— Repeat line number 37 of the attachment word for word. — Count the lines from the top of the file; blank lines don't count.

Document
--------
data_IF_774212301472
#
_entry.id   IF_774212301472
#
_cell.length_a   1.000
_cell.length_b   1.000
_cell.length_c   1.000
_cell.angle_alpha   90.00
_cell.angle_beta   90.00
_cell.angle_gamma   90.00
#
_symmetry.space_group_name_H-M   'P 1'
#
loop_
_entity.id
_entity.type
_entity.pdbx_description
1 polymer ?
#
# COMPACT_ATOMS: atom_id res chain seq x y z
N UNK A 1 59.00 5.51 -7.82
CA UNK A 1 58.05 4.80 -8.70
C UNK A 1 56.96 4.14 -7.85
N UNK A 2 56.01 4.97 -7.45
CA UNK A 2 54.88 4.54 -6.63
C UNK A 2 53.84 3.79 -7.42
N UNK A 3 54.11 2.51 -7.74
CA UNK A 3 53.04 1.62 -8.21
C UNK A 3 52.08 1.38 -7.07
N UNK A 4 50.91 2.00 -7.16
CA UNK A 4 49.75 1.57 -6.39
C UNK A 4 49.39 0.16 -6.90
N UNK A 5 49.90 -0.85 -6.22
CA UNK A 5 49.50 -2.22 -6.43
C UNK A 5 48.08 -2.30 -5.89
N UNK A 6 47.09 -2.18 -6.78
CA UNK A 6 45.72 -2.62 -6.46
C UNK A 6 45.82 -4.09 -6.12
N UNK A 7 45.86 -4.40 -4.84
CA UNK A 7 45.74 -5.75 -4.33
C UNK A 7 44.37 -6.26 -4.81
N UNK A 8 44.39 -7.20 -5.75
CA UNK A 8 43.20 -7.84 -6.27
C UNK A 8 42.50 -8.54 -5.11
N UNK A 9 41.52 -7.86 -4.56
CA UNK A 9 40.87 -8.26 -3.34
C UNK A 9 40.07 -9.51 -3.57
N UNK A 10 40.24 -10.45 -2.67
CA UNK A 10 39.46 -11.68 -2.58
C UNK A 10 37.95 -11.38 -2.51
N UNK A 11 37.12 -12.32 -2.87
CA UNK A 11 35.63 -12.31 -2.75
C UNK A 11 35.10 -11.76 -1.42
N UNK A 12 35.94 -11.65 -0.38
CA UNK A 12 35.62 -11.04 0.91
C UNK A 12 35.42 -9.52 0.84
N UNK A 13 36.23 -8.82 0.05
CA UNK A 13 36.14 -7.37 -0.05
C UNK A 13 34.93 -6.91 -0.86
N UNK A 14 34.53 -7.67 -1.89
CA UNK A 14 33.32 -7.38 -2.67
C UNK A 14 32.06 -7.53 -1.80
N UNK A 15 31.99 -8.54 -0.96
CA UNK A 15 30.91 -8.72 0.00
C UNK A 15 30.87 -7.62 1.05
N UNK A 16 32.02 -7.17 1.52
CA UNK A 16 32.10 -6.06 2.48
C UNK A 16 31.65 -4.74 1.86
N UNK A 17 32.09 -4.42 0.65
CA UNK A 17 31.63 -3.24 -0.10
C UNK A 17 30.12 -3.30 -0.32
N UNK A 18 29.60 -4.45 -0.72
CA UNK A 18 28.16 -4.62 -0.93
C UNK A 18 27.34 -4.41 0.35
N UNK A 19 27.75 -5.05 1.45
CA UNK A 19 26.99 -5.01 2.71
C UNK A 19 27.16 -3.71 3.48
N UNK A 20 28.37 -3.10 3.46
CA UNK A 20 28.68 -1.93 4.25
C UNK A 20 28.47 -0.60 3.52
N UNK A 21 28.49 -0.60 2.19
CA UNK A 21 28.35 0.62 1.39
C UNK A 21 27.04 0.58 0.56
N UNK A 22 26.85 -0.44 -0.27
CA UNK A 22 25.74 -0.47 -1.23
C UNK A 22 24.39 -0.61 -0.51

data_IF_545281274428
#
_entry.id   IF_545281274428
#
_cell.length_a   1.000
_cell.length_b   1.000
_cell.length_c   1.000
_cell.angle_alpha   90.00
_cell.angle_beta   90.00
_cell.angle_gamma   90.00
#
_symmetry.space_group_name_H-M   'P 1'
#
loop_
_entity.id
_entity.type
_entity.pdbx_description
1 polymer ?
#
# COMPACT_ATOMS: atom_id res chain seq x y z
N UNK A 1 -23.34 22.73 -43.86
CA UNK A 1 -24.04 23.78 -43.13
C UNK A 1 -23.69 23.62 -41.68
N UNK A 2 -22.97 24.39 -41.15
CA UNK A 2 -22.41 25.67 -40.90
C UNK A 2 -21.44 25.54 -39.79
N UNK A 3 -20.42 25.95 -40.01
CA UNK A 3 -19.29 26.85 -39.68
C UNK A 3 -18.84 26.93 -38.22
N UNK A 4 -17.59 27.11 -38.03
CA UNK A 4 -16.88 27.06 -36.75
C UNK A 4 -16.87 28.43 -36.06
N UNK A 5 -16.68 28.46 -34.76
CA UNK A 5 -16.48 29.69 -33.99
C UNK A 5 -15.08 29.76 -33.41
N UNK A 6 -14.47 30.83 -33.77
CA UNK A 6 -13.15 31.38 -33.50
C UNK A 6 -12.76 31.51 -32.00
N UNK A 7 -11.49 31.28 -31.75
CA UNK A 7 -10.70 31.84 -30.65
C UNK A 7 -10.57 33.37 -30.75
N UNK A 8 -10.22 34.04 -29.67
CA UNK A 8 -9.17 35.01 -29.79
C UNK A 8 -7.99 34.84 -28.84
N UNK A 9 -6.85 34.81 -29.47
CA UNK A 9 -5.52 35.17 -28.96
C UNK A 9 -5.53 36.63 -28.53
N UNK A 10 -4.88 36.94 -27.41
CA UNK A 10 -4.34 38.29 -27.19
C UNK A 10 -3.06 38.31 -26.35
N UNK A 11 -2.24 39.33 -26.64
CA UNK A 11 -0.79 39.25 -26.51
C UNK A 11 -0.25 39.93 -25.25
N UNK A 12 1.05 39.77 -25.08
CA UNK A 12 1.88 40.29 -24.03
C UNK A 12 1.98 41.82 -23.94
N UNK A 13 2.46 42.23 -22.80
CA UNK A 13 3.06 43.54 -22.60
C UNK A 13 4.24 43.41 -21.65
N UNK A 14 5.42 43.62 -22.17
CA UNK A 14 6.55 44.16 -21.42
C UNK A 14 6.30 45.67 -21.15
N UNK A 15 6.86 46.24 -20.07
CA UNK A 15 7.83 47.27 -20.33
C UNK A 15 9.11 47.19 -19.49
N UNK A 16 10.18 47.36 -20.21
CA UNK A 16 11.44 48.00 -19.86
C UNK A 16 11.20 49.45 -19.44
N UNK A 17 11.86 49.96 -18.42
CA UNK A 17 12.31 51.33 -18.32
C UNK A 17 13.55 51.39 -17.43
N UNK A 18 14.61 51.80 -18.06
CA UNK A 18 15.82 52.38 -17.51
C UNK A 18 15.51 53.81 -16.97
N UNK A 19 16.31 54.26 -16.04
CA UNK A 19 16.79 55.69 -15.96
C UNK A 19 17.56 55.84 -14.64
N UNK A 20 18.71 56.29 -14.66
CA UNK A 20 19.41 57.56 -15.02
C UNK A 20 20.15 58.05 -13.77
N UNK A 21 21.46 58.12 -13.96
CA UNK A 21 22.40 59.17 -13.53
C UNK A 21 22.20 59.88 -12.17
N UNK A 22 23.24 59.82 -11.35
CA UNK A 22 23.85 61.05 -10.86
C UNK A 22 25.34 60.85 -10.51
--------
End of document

CA UNK A 6 45.72 -2.62 -6.46